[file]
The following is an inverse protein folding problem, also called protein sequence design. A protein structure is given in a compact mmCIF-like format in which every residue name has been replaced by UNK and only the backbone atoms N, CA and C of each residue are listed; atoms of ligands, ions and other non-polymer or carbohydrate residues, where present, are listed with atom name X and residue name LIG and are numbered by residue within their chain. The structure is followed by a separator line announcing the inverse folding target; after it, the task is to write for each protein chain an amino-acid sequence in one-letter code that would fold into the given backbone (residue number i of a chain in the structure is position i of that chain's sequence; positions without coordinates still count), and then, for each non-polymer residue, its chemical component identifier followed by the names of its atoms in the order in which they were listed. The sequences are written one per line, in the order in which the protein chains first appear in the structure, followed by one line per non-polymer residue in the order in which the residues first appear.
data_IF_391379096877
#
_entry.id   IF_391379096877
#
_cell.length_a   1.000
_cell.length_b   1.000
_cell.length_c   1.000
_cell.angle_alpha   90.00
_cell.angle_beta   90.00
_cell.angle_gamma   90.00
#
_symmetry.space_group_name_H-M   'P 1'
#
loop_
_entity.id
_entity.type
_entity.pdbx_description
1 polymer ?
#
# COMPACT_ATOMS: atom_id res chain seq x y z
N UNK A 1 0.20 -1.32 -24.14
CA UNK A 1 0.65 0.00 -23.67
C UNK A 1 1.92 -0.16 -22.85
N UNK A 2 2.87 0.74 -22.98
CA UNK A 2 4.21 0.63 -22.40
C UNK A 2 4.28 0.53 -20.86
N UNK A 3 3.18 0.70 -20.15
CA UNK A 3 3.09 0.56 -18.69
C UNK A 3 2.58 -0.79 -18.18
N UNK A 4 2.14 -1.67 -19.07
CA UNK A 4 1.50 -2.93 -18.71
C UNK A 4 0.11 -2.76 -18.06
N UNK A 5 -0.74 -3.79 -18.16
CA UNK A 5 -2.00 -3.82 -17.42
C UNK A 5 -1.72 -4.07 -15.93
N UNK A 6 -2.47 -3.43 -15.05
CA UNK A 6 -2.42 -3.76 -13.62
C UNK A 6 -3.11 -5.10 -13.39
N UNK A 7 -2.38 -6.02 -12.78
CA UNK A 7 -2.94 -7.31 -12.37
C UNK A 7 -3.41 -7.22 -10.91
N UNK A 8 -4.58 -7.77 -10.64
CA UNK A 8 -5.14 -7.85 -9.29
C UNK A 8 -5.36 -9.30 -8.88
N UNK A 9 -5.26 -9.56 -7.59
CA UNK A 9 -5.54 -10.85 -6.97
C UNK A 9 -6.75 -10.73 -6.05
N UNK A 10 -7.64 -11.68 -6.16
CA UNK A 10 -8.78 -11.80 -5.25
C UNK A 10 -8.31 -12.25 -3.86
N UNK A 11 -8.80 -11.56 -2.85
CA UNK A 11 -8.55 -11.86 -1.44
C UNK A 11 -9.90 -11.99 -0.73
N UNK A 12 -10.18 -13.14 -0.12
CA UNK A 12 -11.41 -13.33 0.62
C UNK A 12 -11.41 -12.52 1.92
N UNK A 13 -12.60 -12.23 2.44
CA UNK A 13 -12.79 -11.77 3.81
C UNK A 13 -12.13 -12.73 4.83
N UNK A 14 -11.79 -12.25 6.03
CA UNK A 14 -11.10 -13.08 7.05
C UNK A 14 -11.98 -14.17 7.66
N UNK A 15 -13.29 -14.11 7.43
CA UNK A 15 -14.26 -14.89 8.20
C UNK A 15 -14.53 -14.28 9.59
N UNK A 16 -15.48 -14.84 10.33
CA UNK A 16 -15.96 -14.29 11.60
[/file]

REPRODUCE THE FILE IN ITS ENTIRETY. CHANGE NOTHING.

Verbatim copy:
The following is an inverse protein folding problem, also called protein sequence design. A protein structure is given in a compact mmCIF-like format in which every residue name has been replaced by UNK and only the backbone atoms N, CA and C of each residue are listed; atoms of ligands, ions and other non-polymer or carbohydrate residues, where present, are listed with atom name X and residue name LIG and are numbered by residue within their chain. The structure is followed by a separator line announcing the inverse folding target; after it, the task is to write for each protein chain an amino-acid sequence in one-letter code that would fold into the given backbone (residue number i of a chain in the structure is position i of that chain's sequence; positions without coordinates still count), and then, for each non-polymer residue, its chemical component identifier followed by the names of its atoms in the order in which they were listed. The sequences are written one per line, in the order in which the protein chains first appear in the structure, followed by one line per non-polymer residue in the order in which the residues first appear.
data_IF_391379096877
#
_entry.id   IF_391379096877
#
_cell.length_a   1.000
_cell.length_b   1.000
_cell.length_c   1.000
_cell.angle_alpha   90.00
_cell.angle_beta   90.00
_cell.angle_gamma   90.00
#
_symmetry.space_group_name_H-M   'P 1'
#
loop_
_entity.id
_entity.type
_entity.pdbx_description
1 polymer ?
#
# COMPACT_ATOMS: atom_id res chain seq x y z
N UNK A 1 0.20 -1.32 -24.14
CA UNK A 1 0.65 0.00 -23.67
C UNK A 1 1.92 -0.16 -22.85
N UNK A 2 2.87 0.74 -22.98
CA UNK A 2 4.21 0.63 -22.40
C UNK A 2 4.28 0.53 -20.86
N UNK A 3 3.18 0.70 -20.15
CA UNK A 3 3.09 0.56 -18.69
C UNK A 3 2.58 -0.79 -18.18
N UNK A 4 2.14 -1.67 -19.07
CA UNK A 4 1.50 -2.93 -18.71
C UNK A 4 0.11 -2.76 -18.06
N UNK A 5 -0.74 -3.79 -18.16
CA UNK A 5 -2.00 -3.82 -17.42
C UNK A 5 -1.72 -4.07 -15.93
N UNK A 6 -2.47 -3.43 -15.05
CA UNK A 6 -2.42 -3.76 -13.62
C UNK A 6 -3.11 -5.10 -13.39
N UNK A 7 -2.38 -6.02 -12.78
CA UNK A 7 -2.94 -7.31 -12.37
C UNK A 7 -3.41 -7.22 -10.91
N UNK A 8 -4.58 -7.77 -10.64
CA UNK A 8 -5.14 -7.85 -9.29
C UNK A 8 -5.36 -9.30 -8.88
N UNK A 9 -5.26 -9.56 -7.59
CA UNK A 9 -5.54 -10.85 -6.97
C UNK A 9 -6.75 -10.73 -6.05
N UNK A 10 -7.64 -11.68 -6.16
CA UNK A 10 -8.78 -11.80 -5.25
C UNK A 10 -8.31 -12.25 -3.86
N UNK A 11 -8.80 -11.56 -2.85
CA UNK A 11 -8.55 -11.86 -1.44
C UNK A 11 -9.90 -11.99 -0.73
N UNK A 12 -10.18 -13.14 -0.12
CA UNK A 12 -11.41 -13.33 0.62
C UNK A 12 -11.41 -12.52 1.92
N UNK A 13 -12.60 -12.23 2.44
CA UNK A 13 -12.79 -11.77 3.81
C UNK A 13 -12.13 -12.73 4.83
N UNK A 14 -11.79 -12.25 6.03
CA UNK A 14 -11.10 -13.08 7.05
C UNK A 14 -11.98 -14.17 7.66
N UNK A 15 -13.29 -14.11 7.43
CA UNK A 15 -14.26 -14.89 8.20
C UNK A 15 -14.53 -14.28 9.59
N UNK A 16 -15.48 -14.84 10.33
CA UNK A 16 -15.96 -14.29 11.60